May 22, 2017

Duke student shares Energy Data Analytics Lab research with North Carolina legislators

Nicholas Institute for Environmental Policy Solutions

Although Hoël Wiesner graduated from Duke University on Sunday, he agreed to play "student" once more this week. Wiesner shared research on energy resource assessment with North Carolina legislators at the State Capitol on Tuesday as part of Graduate Education Day.

Wiesner, who just received a master's degree in environmental management (MEM) from Duke's Nicholas School of the Environment  and also holds a bachelor's degree in economics from Duke's Trinity College of Arts & Sciences, was part of an interdisciplinary Bass Connections research team hosted by the Duke University Energy Initiative's Energy Data Analytics Lab.

He was one of three Duke students selected by Graduate School deans to represent the University at the event in Raleigh, which is organized annually by the North Carolina Council of Graduate Schools to showcase the importance of graduate education to our state's economy.  

"Duke University takes part in Graduate Education Day each year with our sister institutions by highlighting student research. We want to make a statement that we are in this together as public and private institutions. Graduate education is so important it should be funded at the highest levels," explains Alan Kendrick, assistant dean for graduate student development at the Graduate School.   

"I appreciated the opportunity to talk with members of the General Assembly about what we do and why it's important," says Wiesner. "Though legislators are quite busy preparing the budget, I still managed to have a few great conversations about possible applications of our research to both the private and public sectors. Our project is a great example of how university research can help policymakers improve energy decision-making."

The research Wiesner shared: Estimating building-level energy consumption

The Energy Data Analytics Lab has worked with Bass Connections teams for 4 consecutive school years, along with two Data+ summer research teams. Most recently, undergraduates, graduate students and faculty have collaborated to use machine learning and visual object identification techniques to address significant energy questions.

The team's focus this year was to develop and test a new approach for estimating building-level energy consumption from high-resolution aerial imagery and U.S. Department of Energy building energy consumption data. This kind of information can be useful for cities in planning energy infrastructure and developing policy—but the time-intensive collection of the data has typically been deemed cost-prohibitive.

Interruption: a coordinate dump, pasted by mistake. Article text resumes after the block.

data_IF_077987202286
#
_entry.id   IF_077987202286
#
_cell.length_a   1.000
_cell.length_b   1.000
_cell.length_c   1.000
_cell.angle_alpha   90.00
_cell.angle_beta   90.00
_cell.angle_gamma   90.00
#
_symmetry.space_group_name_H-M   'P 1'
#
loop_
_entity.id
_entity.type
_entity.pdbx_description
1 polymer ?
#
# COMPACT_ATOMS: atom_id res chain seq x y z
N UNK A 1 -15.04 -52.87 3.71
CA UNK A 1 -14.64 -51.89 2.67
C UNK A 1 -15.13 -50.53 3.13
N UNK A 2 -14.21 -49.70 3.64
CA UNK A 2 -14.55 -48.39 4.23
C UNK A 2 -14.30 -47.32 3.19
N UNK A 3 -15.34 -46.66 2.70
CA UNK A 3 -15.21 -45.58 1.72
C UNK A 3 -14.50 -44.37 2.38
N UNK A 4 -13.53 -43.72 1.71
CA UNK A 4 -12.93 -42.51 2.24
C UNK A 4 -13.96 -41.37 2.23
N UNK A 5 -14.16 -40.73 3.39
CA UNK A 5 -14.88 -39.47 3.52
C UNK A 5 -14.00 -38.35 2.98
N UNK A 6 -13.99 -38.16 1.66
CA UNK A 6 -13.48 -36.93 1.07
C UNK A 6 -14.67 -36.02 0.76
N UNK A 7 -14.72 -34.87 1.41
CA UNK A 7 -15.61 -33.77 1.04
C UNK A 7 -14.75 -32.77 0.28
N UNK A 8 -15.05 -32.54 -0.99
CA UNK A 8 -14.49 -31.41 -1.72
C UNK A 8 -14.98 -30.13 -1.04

The approach—tested in Gainesville, Florida—yielded promising initial results, and the Energy Data Analytics Lab will continue refining the process.

This year's team included students from the Nicholas School of the Environment, Pratt School of Engineering, and the computer science, economics, and mathematics departments in Trinity College of Arts & Sciences. Faculty were Bradbury, Leslie Collins (Pratt), Tim Johnson (Nicholas), and Guillermo Sapiro (Pratt). 

What's next for Wiesner and the Energy Data Analytics Lab?

Energy Data Analytics Lab managing director Kyle Bradbury, who is also a lecturing fellow at the Pratt School of Engineering, reports that Wiesner was a "fantastic" project manager for the team. "He and his student colleague Samit Sura (MA Economics '17) worked tirelessly to both develop the research plan and implement the analyses needed for success with this project. They also acted as mentors for the undergraduate students and made the team efficient and enjoyable for the team as a whole."

Undergraduate team members included Mitchell Kim (BSE '18); Sebastian Lin (BS '18); Sophia Park (BSE '17); Eric Peshkin (BS '18); Nikhil Vanderklaauw (BSE '18) and Yue Xi (BS '19). 

In July, Wiesner will begin a full-time position as an installed capacity market operations analyst for the New York Independent System Operator (NYISO), which operates competitive wholesale markets to manage the flow of electricity across New York.

"This Bass Connections project was a unique opportunity to work on groundbreaking data science research as part of a talented interdisciplinary team, which was very useful in preparing me for a job in the energy industry where knowledge of sciences, economics, and policies is crucial," Wiesner notes. "We produced tangible, interesting results and learned new skills from both teammates and advisors. In my six years at Duke, this might be my most valuable and enjoyable learning experience."  

The Energy Initiative, which administers the Bass Connections in Energy theme, will support nine project teams in 2017-2018. A team affiliated with the Energy Data Analytics Lab will focus on evaluating electricity access in developing countries, building on the work of a Data+ team this summer.

For more information about the Energy Data Analytics Lab, contact Kyle Bradbury.